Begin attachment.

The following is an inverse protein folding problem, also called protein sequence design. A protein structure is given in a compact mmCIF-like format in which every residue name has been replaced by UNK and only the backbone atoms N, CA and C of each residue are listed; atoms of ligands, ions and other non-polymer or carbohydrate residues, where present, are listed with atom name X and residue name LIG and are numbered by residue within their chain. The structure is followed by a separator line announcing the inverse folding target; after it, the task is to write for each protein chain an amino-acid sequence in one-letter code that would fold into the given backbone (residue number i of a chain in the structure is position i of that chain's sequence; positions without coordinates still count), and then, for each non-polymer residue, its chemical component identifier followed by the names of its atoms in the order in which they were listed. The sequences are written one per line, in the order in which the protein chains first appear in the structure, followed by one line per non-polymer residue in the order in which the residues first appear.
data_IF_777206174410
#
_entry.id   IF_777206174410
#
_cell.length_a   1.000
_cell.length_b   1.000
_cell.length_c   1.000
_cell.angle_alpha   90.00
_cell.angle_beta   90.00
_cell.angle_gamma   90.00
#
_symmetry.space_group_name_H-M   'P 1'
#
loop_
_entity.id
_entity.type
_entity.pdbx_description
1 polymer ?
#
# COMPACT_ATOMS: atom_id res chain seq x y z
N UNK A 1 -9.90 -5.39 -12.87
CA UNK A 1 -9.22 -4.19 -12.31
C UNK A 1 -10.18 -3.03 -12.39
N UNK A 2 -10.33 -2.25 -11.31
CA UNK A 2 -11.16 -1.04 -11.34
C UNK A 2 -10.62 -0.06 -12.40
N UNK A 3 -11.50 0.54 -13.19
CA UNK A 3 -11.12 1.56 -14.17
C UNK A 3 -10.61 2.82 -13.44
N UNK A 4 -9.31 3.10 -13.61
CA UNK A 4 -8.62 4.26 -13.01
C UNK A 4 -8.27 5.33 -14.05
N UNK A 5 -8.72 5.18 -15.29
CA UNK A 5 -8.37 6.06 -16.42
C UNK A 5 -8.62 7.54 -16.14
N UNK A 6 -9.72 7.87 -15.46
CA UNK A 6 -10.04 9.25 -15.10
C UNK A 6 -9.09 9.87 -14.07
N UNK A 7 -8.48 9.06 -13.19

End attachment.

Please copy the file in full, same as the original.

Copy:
The following is an inverse protein folding problem, also called protein sequence design. A protein structure is given in a compact mmCIF-like format in which every residue name has been replaced by UNK and only the backbone atoms N, CA and C of each residue are listed; atoms of ligands, ions and other non-polymer or carbohydrate residues, where present, are listed with atom name X and residue name LIG and are numbered by residue within their chain. The structure is followed by a separator line announcing the inverse folding target; after it, the task is to write for each protein chain an amino-acid sequence in one-letter code that would fold into the given backbone (residue number i of a chain in the structure is position i of that chain's sequence; positions without coordinates still count), and then, for each non-polymer residue, its chemical component identifier followed by the names of its atoms in the order in which they were listed. The sequences are written one per line, in the order in which the protein chains first appear in the structure, followed by one line per non-polymer residue in the order in which the residues first appear.
data_IF_777206174410
#
_entry.id   IF_777206174410
#
_cell.length_a   1.000
_cell.length_b   1.000
_cell.length_c   1.000
_cell.angle_alpha   90.00
_cell.angle_beta   90.00
_cell.angle_gamma   90.00
#
_symmetry.space_group_name_H-M   'P 1'
#
loop_
_entity.id
_entity.type
_entity.pdbx_description
1 polymer ?
#
# COMPACT_ATOMS: atom_id res chain seq x y z
N UNK A 1 -9.90 -5.39 -12.87
CA UNK A 1 -9.22 -4.19 -12.31
C UNK A 1 -10.18 -3.03 -12.39
N UNK A 2 -10.33 -2.25 -11.31
CA UNK A 2 -11.16 -1.04 -11.34
C UNK A 2 -10.62 -0.06 -12.40
N UNK A 3 -11.50 0.54 -13.19
CA UNK A 3 -11.12 1.56 -14.17
C UNK A 3 -10.61 2.82 -13.44
N UNK A 4 -9.31 3.10 -13.61
CA UNK A 4 -8.62 4.26 -13.01
C UNK A 4 -8.27 5.33 -14.05
N UNK A 5 -8.72 5.18 -15.29
CA UNK A 5 -8.37 6.06 -16.42
C UNK A 5 -8.62 7.54 -16.14
N UNK A 6 -9.72 7.87 -15.46
CA UNK A 6 -10.04 9.25 -15.10
C UNK A 6 -9.09 9.87 -14.07
N UNK A 7 -8.48 9.06 -13.19